If he pushes the shelter during a time when people watch their businesses fail, employees struggle, people get sick and die while this city is literally falling apart (under a) lack of leadership, he will not be known as a hero but one of the worst mayors this city has ever had.
We urge him to take the time to allow residential treatment to be built, to collaborate with the county, state and federal government, on the Gabriel’s Village site on South Second next to the Animal Resource Center, which he has hidden from the public. Build a comprehensive site, not just an overnight shelter no one will go to. Let’s truly help those in need while still supporting the businesses and neighborhoods already hurt by our homeless crisis.
Stop social discrimination of a poor, historic neighborhood and businesses that have for so many years called Wells Park home. They count, too – not just those in wealthy neighborhoods, or those who have money, power and clout to deny a shelter while pretending to care about the homeless.
How about let’s be One Albuquerque by helping the homeless while respecting the dignity and honor of residents and businesses who pay taxes and support this city with their hard work and paychecks – you know. mayor, the ones who pay your salary?”
The link to the Connie Vigil guest editorial column can be found here:
BACKGROUND ON LOVELACE HOSPITAL COMPLEX ON GIBSON
According to the February 27 city report and analysis, the Lovelace Hospital Complex would be $14 million in acquisition and renovation costs. Although the former Lovelace hospital on Gibson was not listed in the on line survey, 42 people who took the survey wrote it in as an option. It was not listed on the survey because the city did not have permission from the building’s owners to list it. It was in 2007 Lovelace Medical Center closed down. It was later purchased by local private investors. The investors who purchased the former Lovelace Hospital on Gibson were Jimmy Daskalos and Nick Kapnison. Nick Kapnison is one of the owners of “Nick and Jimmy’s” Restaurant, Mikinos Creek Restaurant and El Patron Mexican Restaurant.
The Loveless facility is a 529,000-square-foot building and upwards of 50% of it is said to be vacant. According to one news report, an estimated $10 million in upgrades in the Lovelace Hospital Complex, including remodeling for specific tenants, improving common areas and the parking lot and installing a 540-ton cooling unit out back were made. Parts of the building date back to 1950 and what was then known as the Lovelace Clinic, and as a result the need for any asbestos remediation is subject to speculation and has not been reported on by the news media.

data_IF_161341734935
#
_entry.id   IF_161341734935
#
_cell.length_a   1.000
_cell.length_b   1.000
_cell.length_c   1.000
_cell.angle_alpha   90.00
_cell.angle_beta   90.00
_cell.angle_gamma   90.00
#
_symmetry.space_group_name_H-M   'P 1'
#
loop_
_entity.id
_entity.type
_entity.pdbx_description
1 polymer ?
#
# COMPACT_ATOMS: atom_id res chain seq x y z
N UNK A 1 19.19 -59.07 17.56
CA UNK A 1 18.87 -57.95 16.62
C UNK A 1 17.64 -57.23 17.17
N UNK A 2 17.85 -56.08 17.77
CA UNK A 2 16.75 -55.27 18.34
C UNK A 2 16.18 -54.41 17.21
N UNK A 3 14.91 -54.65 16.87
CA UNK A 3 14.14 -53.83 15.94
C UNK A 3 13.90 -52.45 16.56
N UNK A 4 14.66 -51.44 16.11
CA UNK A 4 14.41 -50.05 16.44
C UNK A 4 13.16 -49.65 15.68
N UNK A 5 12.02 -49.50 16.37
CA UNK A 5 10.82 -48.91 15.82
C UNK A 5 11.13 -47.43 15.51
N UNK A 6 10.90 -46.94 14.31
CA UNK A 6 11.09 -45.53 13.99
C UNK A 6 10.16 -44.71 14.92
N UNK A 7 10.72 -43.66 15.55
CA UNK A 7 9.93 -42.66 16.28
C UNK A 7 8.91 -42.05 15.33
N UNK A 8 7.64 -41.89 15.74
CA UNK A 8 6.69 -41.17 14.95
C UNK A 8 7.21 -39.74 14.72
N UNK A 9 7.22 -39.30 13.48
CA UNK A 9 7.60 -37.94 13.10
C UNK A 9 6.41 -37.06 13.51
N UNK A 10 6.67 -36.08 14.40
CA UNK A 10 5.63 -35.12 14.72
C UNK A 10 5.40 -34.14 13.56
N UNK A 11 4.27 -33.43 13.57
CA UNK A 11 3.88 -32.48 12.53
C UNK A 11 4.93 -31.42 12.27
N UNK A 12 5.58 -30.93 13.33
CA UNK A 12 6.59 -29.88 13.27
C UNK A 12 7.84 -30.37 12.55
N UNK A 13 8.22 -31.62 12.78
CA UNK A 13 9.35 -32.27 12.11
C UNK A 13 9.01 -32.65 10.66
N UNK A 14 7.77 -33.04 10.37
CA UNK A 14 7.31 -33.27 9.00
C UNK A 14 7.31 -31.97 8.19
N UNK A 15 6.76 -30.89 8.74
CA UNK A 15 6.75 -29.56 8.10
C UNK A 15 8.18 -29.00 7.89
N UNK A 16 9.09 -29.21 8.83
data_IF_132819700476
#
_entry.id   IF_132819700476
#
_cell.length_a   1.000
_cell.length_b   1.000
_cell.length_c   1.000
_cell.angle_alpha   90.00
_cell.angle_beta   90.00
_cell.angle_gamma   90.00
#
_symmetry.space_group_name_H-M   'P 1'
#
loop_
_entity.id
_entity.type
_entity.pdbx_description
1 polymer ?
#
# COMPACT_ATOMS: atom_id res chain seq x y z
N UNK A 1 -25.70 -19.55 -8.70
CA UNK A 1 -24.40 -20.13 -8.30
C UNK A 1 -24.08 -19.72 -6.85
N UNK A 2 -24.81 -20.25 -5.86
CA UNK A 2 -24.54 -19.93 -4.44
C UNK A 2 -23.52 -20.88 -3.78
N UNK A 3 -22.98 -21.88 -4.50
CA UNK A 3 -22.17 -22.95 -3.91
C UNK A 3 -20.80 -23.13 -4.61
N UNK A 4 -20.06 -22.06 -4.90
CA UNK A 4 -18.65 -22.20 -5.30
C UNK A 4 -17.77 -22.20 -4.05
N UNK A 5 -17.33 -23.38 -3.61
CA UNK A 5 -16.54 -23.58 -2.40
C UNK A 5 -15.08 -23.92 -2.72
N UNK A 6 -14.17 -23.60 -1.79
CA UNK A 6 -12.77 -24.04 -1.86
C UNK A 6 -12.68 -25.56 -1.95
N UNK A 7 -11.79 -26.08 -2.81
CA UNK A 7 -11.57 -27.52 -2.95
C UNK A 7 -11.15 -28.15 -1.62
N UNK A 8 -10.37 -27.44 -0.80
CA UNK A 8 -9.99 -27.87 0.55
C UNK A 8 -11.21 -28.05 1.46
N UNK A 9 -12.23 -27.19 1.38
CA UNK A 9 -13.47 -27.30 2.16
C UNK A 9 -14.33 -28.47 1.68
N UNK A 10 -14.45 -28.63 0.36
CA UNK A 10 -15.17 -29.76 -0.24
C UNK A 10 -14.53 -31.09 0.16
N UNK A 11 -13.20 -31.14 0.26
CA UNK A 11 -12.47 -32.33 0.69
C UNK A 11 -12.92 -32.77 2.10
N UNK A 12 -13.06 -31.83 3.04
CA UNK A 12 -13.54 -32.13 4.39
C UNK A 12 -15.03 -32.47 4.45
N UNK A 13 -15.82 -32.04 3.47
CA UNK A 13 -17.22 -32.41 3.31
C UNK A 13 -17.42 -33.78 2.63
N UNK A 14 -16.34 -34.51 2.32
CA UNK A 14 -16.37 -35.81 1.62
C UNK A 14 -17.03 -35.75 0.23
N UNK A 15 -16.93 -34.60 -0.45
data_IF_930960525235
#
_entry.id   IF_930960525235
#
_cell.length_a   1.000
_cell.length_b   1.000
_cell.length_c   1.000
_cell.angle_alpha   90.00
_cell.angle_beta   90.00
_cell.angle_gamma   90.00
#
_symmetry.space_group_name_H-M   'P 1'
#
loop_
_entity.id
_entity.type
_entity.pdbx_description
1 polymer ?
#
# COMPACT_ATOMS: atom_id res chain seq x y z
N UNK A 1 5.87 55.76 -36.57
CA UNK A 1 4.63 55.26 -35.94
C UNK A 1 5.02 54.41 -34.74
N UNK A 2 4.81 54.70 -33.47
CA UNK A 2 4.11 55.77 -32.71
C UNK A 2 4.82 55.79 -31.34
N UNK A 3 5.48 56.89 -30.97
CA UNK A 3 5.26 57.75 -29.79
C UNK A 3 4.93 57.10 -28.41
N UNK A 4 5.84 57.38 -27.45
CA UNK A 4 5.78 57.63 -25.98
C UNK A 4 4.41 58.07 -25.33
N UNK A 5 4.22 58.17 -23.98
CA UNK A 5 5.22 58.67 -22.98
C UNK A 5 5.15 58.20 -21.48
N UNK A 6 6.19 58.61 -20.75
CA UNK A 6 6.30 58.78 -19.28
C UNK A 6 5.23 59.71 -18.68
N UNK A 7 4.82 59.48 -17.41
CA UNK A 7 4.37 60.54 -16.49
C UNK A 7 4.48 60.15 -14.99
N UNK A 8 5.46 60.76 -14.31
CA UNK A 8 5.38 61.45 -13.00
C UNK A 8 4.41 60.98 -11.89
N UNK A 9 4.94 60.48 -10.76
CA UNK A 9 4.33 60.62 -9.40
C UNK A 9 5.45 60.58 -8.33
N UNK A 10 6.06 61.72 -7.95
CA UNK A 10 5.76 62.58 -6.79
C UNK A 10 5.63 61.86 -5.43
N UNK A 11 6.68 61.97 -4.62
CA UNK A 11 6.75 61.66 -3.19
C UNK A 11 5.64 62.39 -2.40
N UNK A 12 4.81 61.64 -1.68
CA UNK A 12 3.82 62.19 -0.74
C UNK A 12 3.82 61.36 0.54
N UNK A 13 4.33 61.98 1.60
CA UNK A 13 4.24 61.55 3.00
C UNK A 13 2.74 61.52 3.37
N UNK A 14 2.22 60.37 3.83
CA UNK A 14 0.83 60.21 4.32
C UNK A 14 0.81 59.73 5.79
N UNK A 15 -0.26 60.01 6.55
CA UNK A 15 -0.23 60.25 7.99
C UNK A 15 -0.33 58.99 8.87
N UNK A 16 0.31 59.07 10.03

The Lovelace Hospital complex has been identified as a location to house corona virus patients with the City and State with the city working with the US Core of Engineer’s to take over the complex and prepare it for corona virus patients.
LOVELACE HOSPITAL COMPLEX GUEST EDITORIAL COLUMN
ABQ Journal Headline: Short-Changed District 6 Doesn’t Deserve Shelter
BY Kristin Greene / Albuquerque Elder Homestead neighborhood
Wednesday, April 15, 2020
(EDITOR’S NOTE: The opinions expressed in the Journal guest column by Kristin Greene are those of the author and do not necessarily reflect those of the political blog www.petedinelli.com)
“As I read yet another editorial in favor of placing the Gateway Shelter at the Lovelace Gibson location, I can’t help but think how wonderful it must be to know such a project will never wind up in your own area, that you can declare another district as deserving of one more service to further blight it.
District Six has suffered over 30 years of being underserved, overburdened and disenfranchised by every administration at the city helm. When it comes to addiction centers, mental health facilities, homeless services, methadone clinics, halfway houses on every level, Tiny Home shelters, and other programs, D6 has taken far more than the lion’s share of the burden – more so than any other except District Two, with whom we are being pitted against in a Thunderdome-style battle in which the winner takes all and the loser faces plummeting property values.
Already we face a shortage of police while barrages of bullets fly day and night. We watch our tax dollars get siphoned away to more affluent areas of town, and we’re told it’s because those areas are more vocal in demand. For example: D6 has the most pedestrian fatalities citywide but will be receiving none of the Mayor’s Vision Zero dollars to help our blighted section of Central Avenue because, to paraphrase the Department of Municipal Development, “it’s tough down there.” Yes, we know. We live here.